Sometimes, though, I wonder how much of me really is Aussie. Don't get me wrong - I love a BBQ, vegemite and Tim Tams just as much as the next person but would much prefer to visit an art gallery, musical or concert over cricket games, football matches and cockroach races (yes, they really do exist!!) and you would never, ever see me wearing thongs or a flannelette shirt. 

Whilst I have snorkelled in the Whitsundays, travelled the cable car over the Blue Mountains, climbed Ayers Rock, ridden a camel in Alice Springs, cuddled a koala, seen the fairy penguins at Port Phillip Bay and jetboated in the Great Southern Ocean south of Hobart, there is one thing on my bucket list that I've yet to see and that is the spring wildflowers in bloom in their natural habitat outside of Perth, Western Australia which I am led to believe is an absolutely amazing glory of colour.  

A few things for sure that will never change are our Aussie sayings and slang, that we are a sporting nation and the fact that we pull together and help each other out in times of trouble and turmoil.  I have witnessed that firsthand during times of flood, cyclone and fire disasters and the mateship to friends and strangers alike warms the heart.  

This afternoon, my husband, son and I will be celebrating Australia Day by firing up the BBQ for a sausage sizzle (sausage and onions in bread with tomato sauce) and then watching a re-run of 'Charlie and Boots', a movie starring Paul Hogan and Shane Jacobson featuring scenes and landmarks from Melbourne to the tip of the Cape York Peninsula.  I will continue with my current stitching design which is part of building up stock for the opening of my Etsy shop - still a little way off, but slow and steady does it.   So until next time .... See ya mate!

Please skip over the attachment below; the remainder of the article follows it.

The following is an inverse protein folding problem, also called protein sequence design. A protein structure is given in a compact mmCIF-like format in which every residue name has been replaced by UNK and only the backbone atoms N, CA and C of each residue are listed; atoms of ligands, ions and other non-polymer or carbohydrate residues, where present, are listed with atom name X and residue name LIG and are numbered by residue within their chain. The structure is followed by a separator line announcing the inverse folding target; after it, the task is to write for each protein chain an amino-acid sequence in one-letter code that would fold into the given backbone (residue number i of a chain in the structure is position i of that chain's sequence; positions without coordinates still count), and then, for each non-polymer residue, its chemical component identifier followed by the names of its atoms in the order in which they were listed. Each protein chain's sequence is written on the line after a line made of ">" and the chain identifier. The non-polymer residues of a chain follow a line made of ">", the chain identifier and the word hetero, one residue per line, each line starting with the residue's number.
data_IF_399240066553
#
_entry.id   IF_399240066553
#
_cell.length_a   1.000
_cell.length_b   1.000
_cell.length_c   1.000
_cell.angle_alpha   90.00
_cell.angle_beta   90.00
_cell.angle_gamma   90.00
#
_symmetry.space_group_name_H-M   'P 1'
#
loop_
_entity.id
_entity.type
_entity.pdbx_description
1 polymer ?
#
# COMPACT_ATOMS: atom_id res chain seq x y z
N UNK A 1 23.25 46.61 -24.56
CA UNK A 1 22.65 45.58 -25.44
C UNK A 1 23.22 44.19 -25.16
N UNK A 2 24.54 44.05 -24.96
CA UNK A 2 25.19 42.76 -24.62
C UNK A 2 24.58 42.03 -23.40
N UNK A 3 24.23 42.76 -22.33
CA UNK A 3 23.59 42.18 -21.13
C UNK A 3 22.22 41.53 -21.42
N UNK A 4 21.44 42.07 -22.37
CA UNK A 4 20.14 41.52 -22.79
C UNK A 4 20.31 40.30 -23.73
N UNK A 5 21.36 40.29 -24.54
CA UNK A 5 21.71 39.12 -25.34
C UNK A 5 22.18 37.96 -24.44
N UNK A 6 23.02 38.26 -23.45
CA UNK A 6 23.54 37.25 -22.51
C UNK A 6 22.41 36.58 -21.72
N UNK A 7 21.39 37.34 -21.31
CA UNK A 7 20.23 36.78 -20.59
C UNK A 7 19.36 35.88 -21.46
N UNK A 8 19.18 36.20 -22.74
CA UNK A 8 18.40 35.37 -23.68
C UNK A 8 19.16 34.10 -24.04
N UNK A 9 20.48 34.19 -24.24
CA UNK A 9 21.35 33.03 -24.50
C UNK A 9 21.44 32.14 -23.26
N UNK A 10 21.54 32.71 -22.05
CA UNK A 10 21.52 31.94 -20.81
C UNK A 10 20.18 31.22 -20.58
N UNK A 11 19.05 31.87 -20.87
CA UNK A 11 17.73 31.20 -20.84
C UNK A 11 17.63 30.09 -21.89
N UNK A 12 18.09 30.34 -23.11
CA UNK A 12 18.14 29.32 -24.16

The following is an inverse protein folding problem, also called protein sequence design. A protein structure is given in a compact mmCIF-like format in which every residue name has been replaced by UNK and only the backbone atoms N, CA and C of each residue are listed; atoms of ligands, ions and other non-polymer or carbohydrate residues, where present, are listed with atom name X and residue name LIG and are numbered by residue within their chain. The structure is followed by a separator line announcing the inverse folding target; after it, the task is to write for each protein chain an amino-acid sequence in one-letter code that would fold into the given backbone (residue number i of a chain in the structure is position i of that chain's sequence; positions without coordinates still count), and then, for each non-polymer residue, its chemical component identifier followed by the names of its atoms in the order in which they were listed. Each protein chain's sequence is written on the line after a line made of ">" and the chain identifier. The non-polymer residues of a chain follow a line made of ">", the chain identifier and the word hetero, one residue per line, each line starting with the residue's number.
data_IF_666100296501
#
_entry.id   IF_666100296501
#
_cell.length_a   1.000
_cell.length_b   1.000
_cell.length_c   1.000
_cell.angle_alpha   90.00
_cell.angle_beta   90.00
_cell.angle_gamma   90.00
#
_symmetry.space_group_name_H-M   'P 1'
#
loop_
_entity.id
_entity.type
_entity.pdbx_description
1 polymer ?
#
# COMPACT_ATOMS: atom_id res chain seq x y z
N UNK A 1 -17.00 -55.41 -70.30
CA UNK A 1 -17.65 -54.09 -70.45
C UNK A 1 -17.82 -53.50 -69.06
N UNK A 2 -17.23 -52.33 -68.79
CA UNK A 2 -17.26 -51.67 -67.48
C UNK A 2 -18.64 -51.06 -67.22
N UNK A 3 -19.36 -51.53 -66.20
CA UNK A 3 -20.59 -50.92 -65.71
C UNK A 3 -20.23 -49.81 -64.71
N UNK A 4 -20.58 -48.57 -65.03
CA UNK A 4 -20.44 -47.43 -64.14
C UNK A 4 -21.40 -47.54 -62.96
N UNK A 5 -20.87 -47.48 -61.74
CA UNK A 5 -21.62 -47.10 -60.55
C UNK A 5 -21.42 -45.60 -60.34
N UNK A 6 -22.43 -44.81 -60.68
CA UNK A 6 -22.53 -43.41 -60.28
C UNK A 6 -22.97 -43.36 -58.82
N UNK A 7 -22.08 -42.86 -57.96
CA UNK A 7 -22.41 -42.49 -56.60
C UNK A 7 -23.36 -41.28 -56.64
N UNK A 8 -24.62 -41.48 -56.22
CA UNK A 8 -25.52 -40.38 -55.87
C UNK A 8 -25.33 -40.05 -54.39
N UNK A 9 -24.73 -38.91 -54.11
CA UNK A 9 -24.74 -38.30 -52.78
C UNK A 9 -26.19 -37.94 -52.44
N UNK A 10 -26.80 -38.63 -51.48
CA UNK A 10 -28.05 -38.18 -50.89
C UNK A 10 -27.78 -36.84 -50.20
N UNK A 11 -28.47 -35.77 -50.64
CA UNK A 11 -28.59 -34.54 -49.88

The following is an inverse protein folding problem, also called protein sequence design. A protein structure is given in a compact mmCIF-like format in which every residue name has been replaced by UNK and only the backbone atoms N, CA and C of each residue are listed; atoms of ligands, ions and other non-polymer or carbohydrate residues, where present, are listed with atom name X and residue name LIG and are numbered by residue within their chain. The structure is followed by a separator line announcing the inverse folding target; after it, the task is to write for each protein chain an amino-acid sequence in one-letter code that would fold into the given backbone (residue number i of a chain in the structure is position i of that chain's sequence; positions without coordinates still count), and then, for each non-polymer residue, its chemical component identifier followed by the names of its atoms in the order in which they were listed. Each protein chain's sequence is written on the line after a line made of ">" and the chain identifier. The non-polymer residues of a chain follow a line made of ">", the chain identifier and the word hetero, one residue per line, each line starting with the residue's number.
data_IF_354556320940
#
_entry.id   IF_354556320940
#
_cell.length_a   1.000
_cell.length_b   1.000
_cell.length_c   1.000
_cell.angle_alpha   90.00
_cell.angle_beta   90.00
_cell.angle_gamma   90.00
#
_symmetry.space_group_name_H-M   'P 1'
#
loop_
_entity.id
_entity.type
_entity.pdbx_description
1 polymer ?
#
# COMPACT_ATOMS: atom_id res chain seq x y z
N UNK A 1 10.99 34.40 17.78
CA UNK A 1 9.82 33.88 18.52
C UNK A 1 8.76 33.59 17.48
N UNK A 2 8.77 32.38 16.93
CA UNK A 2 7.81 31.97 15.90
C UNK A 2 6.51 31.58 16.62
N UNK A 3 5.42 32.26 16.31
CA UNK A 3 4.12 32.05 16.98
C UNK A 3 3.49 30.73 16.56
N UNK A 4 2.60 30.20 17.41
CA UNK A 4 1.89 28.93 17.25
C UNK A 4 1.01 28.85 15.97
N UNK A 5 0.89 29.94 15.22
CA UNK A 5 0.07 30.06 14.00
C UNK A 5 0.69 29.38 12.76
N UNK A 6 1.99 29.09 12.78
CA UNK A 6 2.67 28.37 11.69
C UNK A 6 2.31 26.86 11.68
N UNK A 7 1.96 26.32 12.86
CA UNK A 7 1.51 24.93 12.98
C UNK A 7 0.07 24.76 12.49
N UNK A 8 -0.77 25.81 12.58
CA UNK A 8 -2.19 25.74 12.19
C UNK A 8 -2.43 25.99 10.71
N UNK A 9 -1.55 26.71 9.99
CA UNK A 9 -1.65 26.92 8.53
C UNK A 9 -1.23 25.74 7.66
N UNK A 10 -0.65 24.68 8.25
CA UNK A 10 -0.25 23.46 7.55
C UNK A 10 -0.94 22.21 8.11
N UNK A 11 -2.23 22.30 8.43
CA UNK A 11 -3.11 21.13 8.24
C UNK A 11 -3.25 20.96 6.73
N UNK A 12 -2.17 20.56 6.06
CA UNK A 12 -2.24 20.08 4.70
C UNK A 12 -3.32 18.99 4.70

'Never get so busy making a living that you forget to make a life' - Anon

Saturday, 4 January 2014

Hot Stitching

First and foremost Happy New Year to all.

Whilst my stitching friends in northern America are experiencing snow and blizzards and those in the United Kingdom are contending with rain and floods, South East Queensland sweltered through its hottest day on record by reaching a maximum of 40 deg. Celsius.  It was seriously so hot, that everyone flocked to air conditioned shopping centres, movie theatres and the beach (although I struggle to understand how walking and lying on scorching hot sand can be cooling) and at one stage when I turned on the cold tap it ran so hot, I swear I could've made a cup of tea!

Health authorities always advise tips on keeping as cool as possible and expending as little as possible energy to avoid dehydration, so it seems only logical to me that stitching is the way to go - wouldn't you agree?  My workroom isn't air conditioned, so the window is open to allow a flow of breeze, the fan put on full blast and there is plenty of water, but my real dilemma is how to avoid my work (fabric and threads) becoming soiled through perspiration whilst stitching.   Whilst I regularly wash my hands and lower arms with clean soapy water, I have found lightly dusting my hands with talc powder a useful tip to absorb any moisture build-up, but this is only a short term solution.  

A search of the internet for any tips only led me to a site which gave solutions on how to deal with perspiration stains - - by the use of Bicarbonate of Soda worked into a paste with water and dabbed onto the affected area for a short time before being rinsed off.  The site is very informative and useful in dealing with the removal of a variety of other stains - but, of course, prevention is always better than cure, so I would be most interested to hear any handy tips or ideas from anyone.  


'We are continually faced by great opportunities brilliantly disguised as insolvable problems' - Benjamin Franklin